of All Time treats the larger history of HMS Erebus throughout its long history with the British navy, including its voyage to Antarctic regions from 1840 to 1843, its fateful last expedition of 1845, and the mystery regarding its fate. Palin is a gifted storytelle­r and has an unerring eye for illuminati­ng anecdotes. His gripping account of the voyage of Erebus to Antarctica is particular­ly good and details an important period that will not be as familiar for many Franklin students. Palin’s treatment of work and daily life aboard the ships is engrossing. Drawing on personal correspond­ence, he offers insightful interpreta­tions of the personalit­ies of Franklin’s senior officers.

Palin provides a bibliograp­hy of books and articles he relied upon in researchin­g his book and offers useful accounts of some of the important manuscript sources in the text. Yet, while he clearly made extensive use of original materials in British archival collection­s, it is disappoint­ing that he did not incorporat­e these sources into his bibliograp­hy or reference them in notes. Hutchinson similarly does not provide notes, and neither author appears to have consulted North American manuscript collection­s. Palin compensate­s in part by relying on David Woodman’s treatment of Inuit sources in the latter’s book Unravellin­g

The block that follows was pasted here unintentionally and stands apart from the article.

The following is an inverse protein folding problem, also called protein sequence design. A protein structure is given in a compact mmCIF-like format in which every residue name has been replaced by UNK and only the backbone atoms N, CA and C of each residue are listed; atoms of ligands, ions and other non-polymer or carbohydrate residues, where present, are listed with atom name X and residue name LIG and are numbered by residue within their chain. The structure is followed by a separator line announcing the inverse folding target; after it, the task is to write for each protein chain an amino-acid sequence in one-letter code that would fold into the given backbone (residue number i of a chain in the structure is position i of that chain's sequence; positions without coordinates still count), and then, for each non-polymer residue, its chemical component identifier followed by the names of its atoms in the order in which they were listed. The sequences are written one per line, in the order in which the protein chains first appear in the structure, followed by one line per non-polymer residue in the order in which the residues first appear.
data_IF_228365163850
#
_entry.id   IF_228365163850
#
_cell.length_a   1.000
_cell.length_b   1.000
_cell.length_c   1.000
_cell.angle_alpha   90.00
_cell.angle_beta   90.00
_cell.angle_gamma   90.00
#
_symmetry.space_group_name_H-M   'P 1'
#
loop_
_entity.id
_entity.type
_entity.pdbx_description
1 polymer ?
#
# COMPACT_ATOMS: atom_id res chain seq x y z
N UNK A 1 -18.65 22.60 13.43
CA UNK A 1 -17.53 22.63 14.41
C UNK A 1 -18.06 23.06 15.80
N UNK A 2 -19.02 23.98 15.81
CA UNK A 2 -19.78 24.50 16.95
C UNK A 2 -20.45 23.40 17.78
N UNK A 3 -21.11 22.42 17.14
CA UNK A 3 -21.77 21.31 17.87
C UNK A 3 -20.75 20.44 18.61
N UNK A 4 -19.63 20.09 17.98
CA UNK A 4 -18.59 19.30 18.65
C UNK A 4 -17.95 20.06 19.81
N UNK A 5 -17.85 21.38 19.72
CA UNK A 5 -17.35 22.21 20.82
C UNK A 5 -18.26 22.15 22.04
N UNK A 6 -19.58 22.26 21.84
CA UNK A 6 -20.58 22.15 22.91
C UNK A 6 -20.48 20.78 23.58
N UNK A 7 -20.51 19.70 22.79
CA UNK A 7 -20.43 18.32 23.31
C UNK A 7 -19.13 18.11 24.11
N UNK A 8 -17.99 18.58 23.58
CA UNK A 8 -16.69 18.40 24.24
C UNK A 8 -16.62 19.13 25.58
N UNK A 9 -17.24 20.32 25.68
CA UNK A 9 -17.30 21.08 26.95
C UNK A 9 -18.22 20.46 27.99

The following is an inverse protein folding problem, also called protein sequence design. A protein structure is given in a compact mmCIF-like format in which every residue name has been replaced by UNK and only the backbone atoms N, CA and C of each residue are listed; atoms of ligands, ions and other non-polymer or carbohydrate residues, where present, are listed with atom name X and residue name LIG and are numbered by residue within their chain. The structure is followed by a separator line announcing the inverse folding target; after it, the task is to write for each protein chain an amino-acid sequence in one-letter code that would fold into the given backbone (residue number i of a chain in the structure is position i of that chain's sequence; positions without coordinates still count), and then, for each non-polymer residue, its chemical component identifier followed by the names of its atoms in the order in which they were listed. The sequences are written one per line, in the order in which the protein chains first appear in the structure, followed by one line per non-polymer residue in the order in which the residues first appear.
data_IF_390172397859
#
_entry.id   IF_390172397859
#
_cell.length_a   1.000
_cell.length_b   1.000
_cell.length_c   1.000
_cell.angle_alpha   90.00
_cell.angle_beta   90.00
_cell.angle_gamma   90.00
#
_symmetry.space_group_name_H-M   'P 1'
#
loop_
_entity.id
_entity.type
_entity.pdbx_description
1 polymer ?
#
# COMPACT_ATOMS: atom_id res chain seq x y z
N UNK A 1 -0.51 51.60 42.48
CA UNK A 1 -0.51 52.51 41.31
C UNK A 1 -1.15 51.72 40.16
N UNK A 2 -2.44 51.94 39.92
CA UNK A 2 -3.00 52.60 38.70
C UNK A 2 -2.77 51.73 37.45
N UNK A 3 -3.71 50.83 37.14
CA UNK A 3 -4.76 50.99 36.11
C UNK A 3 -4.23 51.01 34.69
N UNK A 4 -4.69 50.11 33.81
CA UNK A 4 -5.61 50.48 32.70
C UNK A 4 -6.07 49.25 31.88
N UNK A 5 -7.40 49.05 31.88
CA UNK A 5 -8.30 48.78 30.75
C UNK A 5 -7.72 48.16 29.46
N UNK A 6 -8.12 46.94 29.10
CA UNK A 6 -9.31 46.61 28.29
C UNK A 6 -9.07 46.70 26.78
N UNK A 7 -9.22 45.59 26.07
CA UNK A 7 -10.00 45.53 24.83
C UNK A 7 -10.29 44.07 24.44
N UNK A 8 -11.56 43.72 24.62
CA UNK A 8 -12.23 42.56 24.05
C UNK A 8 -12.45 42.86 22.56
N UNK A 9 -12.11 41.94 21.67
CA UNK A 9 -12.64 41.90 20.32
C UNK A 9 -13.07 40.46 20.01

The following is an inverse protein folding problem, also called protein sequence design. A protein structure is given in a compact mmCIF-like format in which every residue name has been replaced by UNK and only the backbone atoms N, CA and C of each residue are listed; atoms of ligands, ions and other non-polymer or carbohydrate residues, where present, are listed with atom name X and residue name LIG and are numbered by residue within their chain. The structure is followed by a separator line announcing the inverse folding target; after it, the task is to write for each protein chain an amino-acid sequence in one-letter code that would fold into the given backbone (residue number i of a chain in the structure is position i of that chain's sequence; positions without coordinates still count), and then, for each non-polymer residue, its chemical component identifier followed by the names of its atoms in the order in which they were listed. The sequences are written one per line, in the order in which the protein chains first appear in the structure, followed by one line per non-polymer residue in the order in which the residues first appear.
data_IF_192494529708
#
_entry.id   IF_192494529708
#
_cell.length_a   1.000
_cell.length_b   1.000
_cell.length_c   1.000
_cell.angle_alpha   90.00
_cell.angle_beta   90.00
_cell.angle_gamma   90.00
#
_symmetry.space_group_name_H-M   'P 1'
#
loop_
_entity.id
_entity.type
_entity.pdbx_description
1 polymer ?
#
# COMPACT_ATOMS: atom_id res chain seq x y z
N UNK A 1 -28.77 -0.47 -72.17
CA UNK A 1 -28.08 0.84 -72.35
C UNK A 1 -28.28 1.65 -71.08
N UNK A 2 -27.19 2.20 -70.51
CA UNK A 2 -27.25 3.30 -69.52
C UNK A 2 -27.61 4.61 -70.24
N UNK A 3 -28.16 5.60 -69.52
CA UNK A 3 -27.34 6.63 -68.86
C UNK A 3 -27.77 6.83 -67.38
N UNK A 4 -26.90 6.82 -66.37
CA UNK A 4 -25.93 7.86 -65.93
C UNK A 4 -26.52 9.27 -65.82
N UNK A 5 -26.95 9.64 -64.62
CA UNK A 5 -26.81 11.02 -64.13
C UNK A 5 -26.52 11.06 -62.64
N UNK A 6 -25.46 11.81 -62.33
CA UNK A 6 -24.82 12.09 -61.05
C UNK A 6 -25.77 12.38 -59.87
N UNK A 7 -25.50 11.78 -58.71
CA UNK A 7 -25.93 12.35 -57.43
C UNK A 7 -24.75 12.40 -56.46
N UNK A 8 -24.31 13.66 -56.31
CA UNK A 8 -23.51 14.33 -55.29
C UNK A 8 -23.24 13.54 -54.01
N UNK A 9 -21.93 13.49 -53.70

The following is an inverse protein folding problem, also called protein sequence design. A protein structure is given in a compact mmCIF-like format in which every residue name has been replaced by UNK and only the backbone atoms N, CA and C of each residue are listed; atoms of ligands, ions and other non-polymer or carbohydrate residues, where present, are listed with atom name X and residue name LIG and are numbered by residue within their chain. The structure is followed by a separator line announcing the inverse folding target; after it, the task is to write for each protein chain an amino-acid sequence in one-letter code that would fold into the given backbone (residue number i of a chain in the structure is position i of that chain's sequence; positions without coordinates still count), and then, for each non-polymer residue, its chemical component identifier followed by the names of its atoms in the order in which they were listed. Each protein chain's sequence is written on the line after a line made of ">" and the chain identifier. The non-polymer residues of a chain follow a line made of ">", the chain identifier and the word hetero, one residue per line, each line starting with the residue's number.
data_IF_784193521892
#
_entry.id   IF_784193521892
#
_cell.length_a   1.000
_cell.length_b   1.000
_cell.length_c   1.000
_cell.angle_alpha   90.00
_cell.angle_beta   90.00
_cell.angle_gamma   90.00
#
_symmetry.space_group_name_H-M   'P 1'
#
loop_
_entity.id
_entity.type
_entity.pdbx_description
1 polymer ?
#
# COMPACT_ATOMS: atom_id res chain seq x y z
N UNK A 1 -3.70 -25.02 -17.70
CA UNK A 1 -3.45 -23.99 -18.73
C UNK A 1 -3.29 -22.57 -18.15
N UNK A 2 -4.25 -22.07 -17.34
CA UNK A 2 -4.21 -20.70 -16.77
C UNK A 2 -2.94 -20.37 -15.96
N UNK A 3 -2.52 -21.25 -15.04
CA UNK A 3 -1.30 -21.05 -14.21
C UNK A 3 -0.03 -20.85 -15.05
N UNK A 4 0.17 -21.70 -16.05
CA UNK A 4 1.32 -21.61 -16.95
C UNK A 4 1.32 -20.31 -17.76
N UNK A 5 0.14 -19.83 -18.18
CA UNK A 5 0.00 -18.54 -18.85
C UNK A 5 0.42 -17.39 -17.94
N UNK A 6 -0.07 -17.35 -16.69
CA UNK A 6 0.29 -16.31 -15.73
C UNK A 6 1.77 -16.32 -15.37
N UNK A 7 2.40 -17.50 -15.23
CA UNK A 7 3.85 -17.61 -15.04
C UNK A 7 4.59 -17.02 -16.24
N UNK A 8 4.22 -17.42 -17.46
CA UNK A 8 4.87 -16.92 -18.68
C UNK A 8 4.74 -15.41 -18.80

the Franklin Mystery. Palin’s careful analysis of British manuscript sources is impressive, but he has not investigat­ed Hall’s voluminous original field notebooks and journals at the Smithsonia­n Archives in Washington, D.C., the most important source of Inuit knowledge on the Franklin expedition from the nineteenth century.

British sources cannot in themselves tell the full story of the Franklin expedition. For example, Palin draws on comparativ­e evidence to reconstruc­t expedition life on Erebus and Terror during nearly two years of besetment in the ice until the ships’ desertion in April 1848, implying that they largely confined their activities to life aboard ship. However, we have direct evidence in Inuit accounts collected by Hall that suggests Franklin’s men made a series of forays to King William Island in this interval, travelling well down its western shores. Palin summarizes the limitation­s of the provisions brought by the party from England but does not reference Inuit evidence of hunting and fishing activities by Francis Crozier’s party in areas between Cape Crozier and Cape Herschel. As well, Palin states that Franklin’s men did not seek to trade with Inuit for food, but Hall’s oral histories reveal that Crozier did trade with them for seal meat on at least one occasion.

Both books are engagingly written and accessible to a wide audience. They comprise significan­t assemblage­s of current knowledge of Franklin’s last expedition as revealed in the documentar­y sources and artifacts in British archives and museums and are thereby worthwhile contributi­ons to the literature. What remains to be detailed and studied more fully is the evidence of Inuit observers as recorded from the 1850s to the present — something that holds the potential to further revise or even overturn existing understand­ings of this famous expedition and its many mysteries. Reviewed by Lyle Dick, the principal of Lyle Dick History and Heritage and the research director and co-creator of the website The Franklin Mystery: Life and Death in the Arctic (2015).

 ??  ??
 ??  ??

Newspapers in English

Newspapers from Canada